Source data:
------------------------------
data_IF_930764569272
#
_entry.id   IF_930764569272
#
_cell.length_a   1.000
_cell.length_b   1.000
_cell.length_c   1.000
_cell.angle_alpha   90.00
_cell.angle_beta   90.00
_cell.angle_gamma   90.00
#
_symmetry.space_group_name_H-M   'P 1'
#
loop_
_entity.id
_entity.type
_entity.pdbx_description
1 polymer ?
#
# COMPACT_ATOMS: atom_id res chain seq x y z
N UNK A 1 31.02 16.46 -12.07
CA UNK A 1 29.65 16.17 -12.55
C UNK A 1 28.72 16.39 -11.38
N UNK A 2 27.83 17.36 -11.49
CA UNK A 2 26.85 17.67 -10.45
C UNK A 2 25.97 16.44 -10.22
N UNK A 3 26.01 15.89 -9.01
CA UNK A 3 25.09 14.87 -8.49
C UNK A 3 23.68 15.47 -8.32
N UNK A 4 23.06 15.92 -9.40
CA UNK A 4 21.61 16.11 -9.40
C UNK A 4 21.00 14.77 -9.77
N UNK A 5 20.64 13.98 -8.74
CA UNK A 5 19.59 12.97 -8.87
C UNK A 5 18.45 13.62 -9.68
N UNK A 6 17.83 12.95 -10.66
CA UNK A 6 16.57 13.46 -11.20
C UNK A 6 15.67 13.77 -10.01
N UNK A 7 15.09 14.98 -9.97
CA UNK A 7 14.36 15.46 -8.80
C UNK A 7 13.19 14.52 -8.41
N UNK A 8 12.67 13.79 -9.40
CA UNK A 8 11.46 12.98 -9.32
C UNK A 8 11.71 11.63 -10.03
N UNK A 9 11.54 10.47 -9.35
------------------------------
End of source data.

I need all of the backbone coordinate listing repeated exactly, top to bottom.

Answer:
data_IF_930764569272
#
_entry.id   IF_930764569272
#
_cell.length_a   1.000
_cell.length_b   1.000
_cell.length_c   1.000
_cell.angle_alpha   90.00
_cell.angle_beta   90.00
_cell.angle_gamma   90.00
#
_symmetry.space_group_name_H-M   'P 1'
#
loop_
_entity.id
_entity.type
_entity.pdbx_description
1 polymer ?
#
# COMPACT_ATOMS: atom_id res chain seq x y z
N UNK A 1 31.02 16.46 -12.07
CA UNK A 1 29.65 16.17 -12.55
C UNK A 1 28.72 16.39 -11.38
N UNK A 2 27.83 17.36 -11.49
CA UNK A 2 26.85 17.67 -10.45
C UNK A 2 25.97 16.44 -10.22
N UNK A 3 26.01 15.89 -9.01
CA UNK A 3 25.09 14.87 -8.49
C UNK A 3 23.68 15.47 -8.32
N UNK A 4 23.06 15.92 -9.40
CA UNK A 4 21.61 16.11 -9.40
C UNK A 4 21.00 14.77 -9.77
N UNK A 5 20.64 13.98 -8.74
CA UNK A 5 19.59 12.97 -8.87
C UNK A 5 18.45 13.62 -9.68
N UNK A 6 17.83 12.95 -10.66
CA UNK A 6 16.57 13.46 -11.20
C UNK A 6 15.67 13.77 -10.01
N UNK A 7 15.09 14.98 -9.97
CA UNK A 7 14.36 15.46 -8.80
C UNK A 7 13.19 14.52 -8.41
N UNK A 8 12.67 13.79 -9.40
CA UNK A 8 11.46 12.98 -9.32
C UNK A 8 11.71 11.63 -10.03
N UNK A 9 11.54 10.47 -9.35